*k*) on the coordinates of

**p**

_{k}enables us to identify the coordinates that belong to this point. The Gauss--Seidel ietration formulas use row

*j*to solve for \( x_j^{(k+1)} \) in terms of a linear combination of the previous values:

**L**is lower triangular matrix,

**U**is upper triangular matrix, and

**Λ**is the diagonal matrix with elements from

**A**. Then

We present matlab code to solve the linear system **A** **x** = **b** by starting with the initial guess \( {\bf x} = {\bf p}_0 \) and generating a sequence \( \left\{ {\bf p}_k \right\}_{k\ge 0} \) that converges to the solution. A sufficient condition for the method to be applicble is that **A** is either strictly diagonal dominant or symmetric and positive definite.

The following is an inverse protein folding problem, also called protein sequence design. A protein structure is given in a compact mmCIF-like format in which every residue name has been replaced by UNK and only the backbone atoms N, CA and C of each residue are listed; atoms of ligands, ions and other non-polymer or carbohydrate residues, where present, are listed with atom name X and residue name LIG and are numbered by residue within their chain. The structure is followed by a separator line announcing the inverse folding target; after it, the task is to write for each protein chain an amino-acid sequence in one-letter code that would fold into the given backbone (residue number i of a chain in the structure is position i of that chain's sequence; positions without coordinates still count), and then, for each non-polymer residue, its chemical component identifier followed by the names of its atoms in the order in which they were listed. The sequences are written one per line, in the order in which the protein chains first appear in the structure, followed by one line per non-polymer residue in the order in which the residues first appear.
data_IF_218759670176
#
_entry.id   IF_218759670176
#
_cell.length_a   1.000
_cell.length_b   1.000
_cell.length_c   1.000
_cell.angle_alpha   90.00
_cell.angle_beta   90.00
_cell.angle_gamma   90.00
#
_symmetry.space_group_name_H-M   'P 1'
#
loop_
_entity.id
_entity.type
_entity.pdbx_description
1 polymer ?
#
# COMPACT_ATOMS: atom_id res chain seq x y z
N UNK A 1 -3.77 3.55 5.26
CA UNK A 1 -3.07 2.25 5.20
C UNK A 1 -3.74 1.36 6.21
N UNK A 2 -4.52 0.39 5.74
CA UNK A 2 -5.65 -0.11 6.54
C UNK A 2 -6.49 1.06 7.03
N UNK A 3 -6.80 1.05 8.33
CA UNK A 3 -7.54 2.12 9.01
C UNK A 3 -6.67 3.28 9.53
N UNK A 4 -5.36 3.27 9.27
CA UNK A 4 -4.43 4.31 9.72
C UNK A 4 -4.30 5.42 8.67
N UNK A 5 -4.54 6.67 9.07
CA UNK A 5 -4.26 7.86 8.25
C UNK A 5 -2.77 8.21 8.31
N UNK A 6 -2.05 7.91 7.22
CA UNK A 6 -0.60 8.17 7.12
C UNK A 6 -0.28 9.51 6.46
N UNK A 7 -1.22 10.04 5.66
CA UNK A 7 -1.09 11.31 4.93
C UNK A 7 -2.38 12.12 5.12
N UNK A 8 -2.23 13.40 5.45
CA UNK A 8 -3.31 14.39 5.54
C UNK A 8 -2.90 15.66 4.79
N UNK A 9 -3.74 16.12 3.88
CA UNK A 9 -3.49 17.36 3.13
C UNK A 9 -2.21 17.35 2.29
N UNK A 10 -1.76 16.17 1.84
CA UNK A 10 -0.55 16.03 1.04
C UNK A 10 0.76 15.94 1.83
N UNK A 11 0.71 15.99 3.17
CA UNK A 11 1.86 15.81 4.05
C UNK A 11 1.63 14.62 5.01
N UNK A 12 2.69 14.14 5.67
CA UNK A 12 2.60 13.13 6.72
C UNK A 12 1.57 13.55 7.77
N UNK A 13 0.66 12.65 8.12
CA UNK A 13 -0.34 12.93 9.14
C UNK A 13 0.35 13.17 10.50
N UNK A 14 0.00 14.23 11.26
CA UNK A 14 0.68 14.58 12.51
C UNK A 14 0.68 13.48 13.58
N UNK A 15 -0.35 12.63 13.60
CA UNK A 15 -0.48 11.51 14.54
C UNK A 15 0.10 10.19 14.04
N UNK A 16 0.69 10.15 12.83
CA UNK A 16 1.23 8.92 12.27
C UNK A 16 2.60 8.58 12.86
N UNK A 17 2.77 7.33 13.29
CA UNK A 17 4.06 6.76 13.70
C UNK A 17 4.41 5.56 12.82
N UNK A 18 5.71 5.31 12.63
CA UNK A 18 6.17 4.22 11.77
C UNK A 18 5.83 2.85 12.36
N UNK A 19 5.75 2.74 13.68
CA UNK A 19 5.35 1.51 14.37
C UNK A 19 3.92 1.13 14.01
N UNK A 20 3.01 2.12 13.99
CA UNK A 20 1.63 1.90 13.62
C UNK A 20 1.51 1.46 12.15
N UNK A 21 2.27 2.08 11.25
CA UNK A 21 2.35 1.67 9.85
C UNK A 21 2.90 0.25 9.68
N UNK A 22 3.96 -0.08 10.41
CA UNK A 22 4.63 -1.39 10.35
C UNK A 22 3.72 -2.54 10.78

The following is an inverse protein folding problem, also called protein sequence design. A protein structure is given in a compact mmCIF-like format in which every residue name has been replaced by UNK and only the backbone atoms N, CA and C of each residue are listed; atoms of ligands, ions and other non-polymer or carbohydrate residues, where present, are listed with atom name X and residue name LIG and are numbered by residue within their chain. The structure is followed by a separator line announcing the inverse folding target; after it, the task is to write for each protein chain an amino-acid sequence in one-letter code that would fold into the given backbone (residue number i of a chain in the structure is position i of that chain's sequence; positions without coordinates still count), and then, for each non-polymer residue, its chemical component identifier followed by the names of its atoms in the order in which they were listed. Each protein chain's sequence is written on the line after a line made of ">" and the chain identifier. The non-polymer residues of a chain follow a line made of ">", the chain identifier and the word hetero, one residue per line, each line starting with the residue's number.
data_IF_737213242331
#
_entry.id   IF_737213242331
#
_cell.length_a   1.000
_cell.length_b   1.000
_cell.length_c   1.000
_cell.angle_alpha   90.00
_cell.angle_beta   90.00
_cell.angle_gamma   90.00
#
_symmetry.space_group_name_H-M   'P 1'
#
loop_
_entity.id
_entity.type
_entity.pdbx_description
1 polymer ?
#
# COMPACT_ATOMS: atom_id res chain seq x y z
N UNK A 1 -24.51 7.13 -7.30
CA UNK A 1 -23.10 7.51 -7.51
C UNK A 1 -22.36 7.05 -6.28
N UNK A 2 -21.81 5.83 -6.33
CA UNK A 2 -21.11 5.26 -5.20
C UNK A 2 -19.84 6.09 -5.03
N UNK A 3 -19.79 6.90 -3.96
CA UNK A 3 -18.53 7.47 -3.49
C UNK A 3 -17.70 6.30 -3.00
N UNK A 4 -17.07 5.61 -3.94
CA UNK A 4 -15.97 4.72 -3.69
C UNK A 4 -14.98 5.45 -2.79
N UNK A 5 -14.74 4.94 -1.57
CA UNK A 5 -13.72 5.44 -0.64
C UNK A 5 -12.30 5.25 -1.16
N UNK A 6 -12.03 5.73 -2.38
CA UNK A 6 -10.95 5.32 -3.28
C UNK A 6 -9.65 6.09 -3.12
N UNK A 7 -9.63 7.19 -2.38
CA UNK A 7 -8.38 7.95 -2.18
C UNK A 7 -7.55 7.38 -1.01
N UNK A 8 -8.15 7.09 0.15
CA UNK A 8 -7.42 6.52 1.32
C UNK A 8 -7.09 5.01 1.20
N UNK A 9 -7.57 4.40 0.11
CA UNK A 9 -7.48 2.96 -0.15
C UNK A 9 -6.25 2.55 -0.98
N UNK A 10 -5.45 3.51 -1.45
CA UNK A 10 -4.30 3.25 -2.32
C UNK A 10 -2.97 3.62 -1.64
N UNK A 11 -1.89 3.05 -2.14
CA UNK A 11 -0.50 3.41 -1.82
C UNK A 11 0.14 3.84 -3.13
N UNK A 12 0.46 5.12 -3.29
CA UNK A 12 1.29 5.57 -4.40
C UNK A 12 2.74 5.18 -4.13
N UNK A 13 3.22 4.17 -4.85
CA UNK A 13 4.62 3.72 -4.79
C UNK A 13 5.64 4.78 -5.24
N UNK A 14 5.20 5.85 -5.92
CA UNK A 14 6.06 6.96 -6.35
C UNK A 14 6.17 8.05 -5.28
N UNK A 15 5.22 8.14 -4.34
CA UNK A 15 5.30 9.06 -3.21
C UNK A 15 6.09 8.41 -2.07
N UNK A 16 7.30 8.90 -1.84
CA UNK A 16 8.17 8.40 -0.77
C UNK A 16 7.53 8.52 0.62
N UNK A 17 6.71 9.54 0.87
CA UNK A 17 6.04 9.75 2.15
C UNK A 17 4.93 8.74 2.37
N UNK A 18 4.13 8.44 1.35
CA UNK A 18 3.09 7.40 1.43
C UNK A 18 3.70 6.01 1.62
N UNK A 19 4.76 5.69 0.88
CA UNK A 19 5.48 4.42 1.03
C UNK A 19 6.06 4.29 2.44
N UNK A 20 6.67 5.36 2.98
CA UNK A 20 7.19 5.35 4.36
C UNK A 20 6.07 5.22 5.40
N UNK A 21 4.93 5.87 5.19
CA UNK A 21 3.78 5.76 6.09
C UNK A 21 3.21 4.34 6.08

```
function = gseidel(A,b,p,delta,max1)
% Input: A is an n x n nonsingular matrix
% b is an n x 1 matrix (= n-column vector)
% p is an n x 1 matrix: the initial guess of column-vector
% delta is the tolerance for p
% max1 is the maximum number of iterations
% Output: x is an n x 1 matrix (= column vector); the Gauss-Seidel approximation
n = length(b);
for k=1:max1
for j=1:n
if j==1
x(1)=(b(1)-A(1,2:n)*p(2:n))/A(1,1);
elseif j==n
x(n)=(b(n)-A(n,1:n-1)*x(1:n-1))' /A(n,n);
else
x(j)=(b(j)-A(j,1:j-1)*x(1:j-1) - A(j,j+1:n)*p(j+1:n))/A(j,j);
end
end
err=abs(norm(x'-p));
relerr=err/(norm(x) +eps);
p=x';
if(err < delta)|(relerr < delta)
break
end
end
x=x';
```

We can write the Gauss-Seidel equation as

**Λ**and divide both sides by ω to rewrite this as

```
Complete
```